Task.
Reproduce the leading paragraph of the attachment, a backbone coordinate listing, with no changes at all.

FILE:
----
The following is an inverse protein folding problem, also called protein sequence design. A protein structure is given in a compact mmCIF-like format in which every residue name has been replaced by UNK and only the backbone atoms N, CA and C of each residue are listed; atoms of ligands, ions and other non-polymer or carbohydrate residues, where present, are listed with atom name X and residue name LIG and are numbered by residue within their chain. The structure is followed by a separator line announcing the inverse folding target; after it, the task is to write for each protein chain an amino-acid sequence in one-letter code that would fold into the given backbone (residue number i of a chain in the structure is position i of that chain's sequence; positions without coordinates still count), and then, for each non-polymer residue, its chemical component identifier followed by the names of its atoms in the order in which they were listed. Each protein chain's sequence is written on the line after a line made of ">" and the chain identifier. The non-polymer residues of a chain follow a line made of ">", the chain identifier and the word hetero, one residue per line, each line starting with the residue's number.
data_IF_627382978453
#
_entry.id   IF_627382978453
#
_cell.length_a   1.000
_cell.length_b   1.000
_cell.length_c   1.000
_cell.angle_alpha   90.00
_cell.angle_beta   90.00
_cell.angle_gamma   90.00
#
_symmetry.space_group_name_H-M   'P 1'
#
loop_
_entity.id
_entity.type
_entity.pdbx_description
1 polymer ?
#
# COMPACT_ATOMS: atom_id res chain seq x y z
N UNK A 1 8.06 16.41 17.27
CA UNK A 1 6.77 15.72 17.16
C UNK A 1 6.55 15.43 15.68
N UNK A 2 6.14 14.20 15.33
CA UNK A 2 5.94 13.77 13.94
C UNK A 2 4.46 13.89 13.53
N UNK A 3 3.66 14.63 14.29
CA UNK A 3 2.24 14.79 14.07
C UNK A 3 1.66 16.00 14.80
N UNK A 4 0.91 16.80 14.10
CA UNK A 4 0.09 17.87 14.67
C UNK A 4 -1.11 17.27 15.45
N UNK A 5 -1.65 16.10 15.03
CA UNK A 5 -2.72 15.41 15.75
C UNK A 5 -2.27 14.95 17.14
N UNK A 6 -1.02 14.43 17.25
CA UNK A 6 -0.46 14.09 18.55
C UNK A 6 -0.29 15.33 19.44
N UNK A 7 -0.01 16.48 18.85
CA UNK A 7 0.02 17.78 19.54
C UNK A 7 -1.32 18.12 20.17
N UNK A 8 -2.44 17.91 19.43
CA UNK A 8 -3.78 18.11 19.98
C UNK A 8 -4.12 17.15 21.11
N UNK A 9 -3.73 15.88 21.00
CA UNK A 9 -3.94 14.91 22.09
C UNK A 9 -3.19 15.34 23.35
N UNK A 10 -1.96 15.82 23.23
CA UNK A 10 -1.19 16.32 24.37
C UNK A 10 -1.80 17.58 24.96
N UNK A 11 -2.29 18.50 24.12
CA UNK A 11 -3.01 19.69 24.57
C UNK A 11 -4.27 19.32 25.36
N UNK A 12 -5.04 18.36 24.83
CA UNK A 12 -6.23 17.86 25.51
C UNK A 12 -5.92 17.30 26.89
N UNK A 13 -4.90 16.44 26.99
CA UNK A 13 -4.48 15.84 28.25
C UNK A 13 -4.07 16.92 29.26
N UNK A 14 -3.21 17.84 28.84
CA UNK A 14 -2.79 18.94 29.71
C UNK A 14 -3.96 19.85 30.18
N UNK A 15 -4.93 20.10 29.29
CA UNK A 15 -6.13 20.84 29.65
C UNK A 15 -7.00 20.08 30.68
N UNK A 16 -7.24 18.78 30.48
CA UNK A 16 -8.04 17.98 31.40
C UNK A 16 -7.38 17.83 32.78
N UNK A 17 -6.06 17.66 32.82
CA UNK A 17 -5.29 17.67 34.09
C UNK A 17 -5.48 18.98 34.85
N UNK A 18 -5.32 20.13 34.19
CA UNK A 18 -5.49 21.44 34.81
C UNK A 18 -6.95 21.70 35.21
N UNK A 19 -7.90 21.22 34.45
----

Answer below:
The following is an inverse protein folding problem, also called protein sequence design. A protein structure is given in a compact mmCIF-like format in which every residue name has been replaced by UNK and only the backbone atoms N, CA and C of each residue are listed; atoms of ligands, ions and other non-polymer or carbohydrate residues, where present, are listed with atom name X and residue name LIG and are numbered by residue within their chain. The structure is followed by a separator line announcing the inverse folding target; after it, the task is to write for each protein chain an amino-acid sequence in one-letter code that would fold into the given backbone (residue number i of a chain in the structure is position i of that chain's sequence; positions without coordinates still count), and then, for each non-polymer residue, its chemical component identifier followed by the names of its atoms in the order in which they were listed. Each protein chain's sequence is written on the line after a line made of ">" and the chain identifier. The non-polymer residues of a chain follow a line made of ">", the chain identifier and the word hetero, one residue per line, each line starting with the residue's number.